According to the Centers for Disease Control, each year 2,000 individuals less than 25 years of age will die suddenly with the majority of these having a cardiac etiology.

What causes SCA?

Pediatric sudden cardiac arrest and sudden cardiac death can occur with various types of cardiac causes, including conditions in the heart muscle (such as hypertrophic cardiomyopathy), unusual positioning of a coronary artery, or an electrical disturbance within the heart. (Long QT syndrome, Brugada syndrome, catecholaminergic polymorphic ventricular tachycardia).

More on genetic cardiac conditions from the Sudden Arrhythmia Death Syndrome Foundation (SADS)

How are family members evaluated, and what symptoms may be indicators that a child is pre-disposed to this? 

Signs that may suggest an increased risk for SCD include fainting or seizure with exercise, excitement, or startle, significant dizziness with exertion, unusual and consistent shortness of breath or chest pain with exercise.

If a family member has died suddenly or unexpectedly at a young age, has unexplained seizure disorder, died at a young age from a heart problem, or has a history of fainting, then screening is appropriate.

How do doctors determine if a child is at risk? What tests are performed?

Evaluation by a pediatric cardiologist will include a thorough individual and family history, ECG, physical exam and perhaps an echocardiogram, an exercise stress test, and genetic testing if necessary.

Would automatic external defibrillators (AED) on playing fields and in schools help?

A great majority of these deaths relate to a life-threatening arrhythmia, ventricular fibrillation. CPR and use of an AED may be life saving.  AEDs are often found in airports, casinos, and government buildings.

However, there is no law in Arizona currently requiring AED within schools, recreational sports fields, or other private facilities.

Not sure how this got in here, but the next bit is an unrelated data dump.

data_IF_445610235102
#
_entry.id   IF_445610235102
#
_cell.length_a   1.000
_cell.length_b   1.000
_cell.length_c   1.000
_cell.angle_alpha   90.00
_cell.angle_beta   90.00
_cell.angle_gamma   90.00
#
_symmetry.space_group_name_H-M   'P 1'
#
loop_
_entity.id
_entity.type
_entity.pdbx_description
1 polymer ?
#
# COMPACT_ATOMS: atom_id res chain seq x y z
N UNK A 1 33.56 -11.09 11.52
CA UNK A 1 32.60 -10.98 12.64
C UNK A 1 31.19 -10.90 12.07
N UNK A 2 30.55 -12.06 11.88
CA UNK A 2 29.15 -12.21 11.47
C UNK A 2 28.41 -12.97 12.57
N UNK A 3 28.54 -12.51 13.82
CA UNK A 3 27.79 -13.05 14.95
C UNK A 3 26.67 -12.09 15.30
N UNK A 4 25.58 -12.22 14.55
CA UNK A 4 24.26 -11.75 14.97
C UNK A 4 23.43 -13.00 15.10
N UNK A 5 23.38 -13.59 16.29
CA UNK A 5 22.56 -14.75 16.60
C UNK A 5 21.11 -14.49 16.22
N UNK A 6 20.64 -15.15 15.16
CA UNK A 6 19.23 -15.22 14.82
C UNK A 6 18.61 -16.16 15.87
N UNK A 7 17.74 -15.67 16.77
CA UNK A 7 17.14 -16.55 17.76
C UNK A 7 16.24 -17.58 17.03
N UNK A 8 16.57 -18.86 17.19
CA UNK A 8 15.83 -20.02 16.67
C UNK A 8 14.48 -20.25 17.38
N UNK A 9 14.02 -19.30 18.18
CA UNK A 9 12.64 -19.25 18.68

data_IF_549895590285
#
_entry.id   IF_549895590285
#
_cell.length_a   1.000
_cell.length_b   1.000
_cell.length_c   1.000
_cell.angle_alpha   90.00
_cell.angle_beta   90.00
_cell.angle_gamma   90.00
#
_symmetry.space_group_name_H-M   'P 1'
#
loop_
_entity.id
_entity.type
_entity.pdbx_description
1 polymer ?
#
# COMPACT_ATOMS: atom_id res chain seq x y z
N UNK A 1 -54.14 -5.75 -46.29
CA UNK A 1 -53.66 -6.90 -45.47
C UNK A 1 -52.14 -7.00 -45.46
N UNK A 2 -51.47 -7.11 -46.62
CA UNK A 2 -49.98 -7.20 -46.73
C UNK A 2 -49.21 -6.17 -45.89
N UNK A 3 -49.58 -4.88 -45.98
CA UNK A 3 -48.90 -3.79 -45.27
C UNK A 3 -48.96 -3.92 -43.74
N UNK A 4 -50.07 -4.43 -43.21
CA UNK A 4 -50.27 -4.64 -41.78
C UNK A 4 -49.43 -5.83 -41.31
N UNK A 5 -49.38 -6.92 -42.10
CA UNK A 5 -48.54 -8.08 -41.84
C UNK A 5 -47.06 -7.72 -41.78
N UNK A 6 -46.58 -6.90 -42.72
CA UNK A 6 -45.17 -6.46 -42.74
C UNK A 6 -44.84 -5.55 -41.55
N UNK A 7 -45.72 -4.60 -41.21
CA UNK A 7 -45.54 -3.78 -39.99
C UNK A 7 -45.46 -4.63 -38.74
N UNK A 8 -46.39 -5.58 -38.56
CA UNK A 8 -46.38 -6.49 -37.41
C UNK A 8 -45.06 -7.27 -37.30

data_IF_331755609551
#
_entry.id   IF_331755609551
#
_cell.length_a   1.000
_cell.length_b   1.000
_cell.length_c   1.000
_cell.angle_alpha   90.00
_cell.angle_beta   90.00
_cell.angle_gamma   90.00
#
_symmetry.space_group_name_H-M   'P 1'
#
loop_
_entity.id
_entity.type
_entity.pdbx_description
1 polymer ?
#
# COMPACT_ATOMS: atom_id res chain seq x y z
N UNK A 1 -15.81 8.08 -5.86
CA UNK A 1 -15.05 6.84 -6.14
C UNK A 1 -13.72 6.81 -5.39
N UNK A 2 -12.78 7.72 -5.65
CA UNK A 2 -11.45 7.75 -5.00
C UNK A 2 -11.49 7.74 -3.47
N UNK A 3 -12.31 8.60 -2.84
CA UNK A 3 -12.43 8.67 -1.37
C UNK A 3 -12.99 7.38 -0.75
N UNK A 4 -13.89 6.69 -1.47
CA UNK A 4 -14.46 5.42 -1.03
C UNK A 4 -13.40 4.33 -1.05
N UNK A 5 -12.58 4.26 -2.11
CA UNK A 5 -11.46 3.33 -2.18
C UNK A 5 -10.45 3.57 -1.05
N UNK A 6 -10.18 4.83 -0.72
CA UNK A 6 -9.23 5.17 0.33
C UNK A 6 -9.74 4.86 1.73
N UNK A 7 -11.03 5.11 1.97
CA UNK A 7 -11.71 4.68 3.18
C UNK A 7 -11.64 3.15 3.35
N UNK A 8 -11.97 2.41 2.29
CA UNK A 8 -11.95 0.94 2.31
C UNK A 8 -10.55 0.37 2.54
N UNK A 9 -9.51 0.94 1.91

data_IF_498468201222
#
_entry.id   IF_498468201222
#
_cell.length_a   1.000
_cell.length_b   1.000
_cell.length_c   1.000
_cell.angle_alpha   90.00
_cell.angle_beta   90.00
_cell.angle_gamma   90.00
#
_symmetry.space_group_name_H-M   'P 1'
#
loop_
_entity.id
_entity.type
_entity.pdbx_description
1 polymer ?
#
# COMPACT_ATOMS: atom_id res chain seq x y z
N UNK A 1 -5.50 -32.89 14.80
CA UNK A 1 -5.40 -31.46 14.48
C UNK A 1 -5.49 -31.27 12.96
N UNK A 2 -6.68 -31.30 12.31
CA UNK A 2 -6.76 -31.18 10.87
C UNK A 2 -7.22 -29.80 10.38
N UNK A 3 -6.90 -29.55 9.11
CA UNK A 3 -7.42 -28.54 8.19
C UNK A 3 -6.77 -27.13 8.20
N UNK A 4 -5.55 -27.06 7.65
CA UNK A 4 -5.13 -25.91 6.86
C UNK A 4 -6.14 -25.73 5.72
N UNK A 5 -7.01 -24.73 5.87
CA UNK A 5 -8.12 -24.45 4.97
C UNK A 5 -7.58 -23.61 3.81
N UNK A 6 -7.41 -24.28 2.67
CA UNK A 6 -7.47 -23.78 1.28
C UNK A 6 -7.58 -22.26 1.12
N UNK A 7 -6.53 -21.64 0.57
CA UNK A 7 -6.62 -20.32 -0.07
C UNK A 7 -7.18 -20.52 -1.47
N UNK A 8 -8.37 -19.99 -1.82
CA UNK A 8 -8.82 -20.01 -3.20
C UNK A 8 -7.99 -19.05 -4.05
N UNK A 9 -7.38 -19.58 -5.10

Are efforts being made to increase the availability of AEDs?

The decision about whether to have an AED on location is left up to the individual organization.  APCC’s electrophysiologists are making an effort to educate schools, sports organizations, and families regarding the importance preparation to prevent SCD.

The role of an ECG in all sports physicals remains a debated topic within the United States.  It is, however, very important to ask specific questions (use the attached screening tool) for risk factors and then refer to a pediatric cardiologist for further assessment.

What should parents or caregivers do if they believe a child might be at risk?

Once an individual is identified as having any of the conditions listed above, it is very important for first degree relatives to also be evaluated by a pediatric cardiologist even if they are not experiencing symptoms.

Sudden Cardiac Death is devastating to not only the families of those affected but to the communities in which they live.  Educating  families, schools, sports leagues, and primary care providers about quick and effective screening for children at risk for SCD is a first step in prevention.

Increased community awareness and the availability of AEDs in schools and sporting venues will help avert a tragedy.